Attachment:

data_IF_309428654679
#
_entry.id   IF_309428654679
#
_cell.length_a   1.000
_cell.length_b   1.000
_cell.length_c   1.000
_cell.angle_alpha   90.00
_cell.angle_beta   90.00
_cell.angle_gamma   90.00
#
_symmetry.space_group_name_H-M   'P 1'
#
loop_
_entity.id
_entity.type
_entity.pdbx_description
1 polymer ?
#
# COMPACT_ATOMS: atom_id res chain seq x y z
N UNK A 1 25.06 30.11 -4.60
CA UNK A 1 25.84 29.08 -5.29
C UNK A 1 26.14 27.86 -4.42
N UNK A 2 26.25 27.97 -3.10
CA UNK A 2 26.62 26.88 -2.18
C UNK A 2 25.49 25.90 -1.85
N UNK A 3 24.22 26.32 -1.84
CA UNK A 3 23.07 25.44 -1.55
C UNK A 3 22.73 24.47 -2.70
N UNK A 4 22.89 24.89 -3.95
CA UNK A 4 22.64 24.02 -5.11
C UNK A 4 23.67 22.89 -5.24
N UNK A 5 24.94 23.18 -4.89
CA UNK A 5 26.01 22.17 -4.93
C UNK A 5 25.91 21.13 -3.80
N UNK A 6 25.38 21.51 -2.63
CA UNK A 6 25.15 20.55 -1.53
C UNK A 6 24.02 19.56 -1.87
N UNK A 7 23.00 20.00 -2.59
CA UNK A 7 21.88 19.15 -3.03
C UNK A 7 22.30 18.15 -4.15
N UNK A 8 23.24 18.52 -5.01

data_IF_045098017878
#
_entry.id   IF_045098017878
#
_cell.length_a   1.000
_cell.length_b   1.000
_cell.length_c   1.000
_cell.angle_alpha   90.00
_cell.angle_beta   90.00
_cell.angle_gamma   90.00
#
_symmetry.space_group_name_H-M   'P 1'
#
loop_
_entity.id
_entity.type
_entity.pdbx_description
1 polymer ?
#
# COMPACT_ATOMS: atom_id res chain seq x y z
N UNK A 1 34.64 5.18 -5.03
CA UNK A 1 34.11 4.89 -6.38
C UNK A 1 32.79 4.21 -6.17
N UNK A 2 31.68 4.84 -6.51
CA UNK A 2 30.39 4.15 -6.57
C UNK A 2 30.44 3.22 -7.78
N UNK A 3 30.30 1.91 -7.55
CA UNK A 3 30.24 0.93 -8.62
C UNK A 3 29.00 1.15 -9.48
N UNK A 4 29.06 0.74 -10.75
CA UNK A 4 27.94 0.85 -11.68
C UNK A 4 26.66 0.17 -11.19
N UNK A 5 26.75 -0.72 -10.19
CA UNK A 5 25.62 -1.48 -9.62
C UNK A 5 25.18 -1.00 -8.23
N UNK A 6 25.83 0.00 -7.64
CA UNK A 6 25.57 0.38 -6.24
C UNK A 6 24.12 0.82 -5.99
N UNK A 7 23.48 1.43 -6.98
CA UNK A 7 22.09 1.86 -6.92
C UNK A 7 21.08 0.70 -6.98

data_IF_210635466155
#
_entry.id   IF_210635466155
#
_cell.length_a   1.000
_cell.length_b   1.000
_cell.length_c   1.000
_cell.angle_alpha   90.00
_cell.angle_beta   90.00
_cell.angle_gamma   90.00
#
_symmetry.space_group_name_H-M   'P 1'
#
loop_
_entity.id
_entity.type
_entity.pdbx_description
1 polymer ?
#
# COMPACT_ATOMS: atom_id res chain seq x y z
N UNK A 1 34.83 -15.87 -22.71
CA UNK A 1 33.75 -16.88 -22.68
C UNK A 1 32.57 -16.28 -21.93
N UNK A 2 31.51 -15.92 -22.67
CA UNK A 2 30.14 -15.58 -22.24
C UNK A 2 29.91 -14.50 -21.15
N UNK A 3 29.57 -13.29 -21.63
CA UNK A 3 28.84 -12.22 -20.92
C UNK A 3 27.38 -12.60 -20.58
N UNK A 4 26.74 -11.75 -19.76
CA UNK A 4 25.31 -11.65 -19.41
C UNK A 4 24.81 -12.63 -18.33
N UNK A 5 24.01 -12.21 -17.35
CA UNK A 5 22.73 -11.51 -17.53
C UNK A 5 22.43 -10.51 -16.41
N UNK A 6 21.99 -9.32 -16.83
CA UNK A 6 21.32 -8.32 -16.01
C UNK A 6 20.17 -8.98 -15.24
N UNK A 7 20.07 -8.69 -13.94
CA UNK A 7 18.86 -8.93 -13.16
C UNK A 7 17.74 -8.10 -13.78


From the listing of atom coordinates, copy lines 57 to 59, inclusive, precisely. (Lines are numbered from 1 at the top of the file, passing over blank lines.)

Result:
_entity.id
_entity.type
_entity.pdbx_description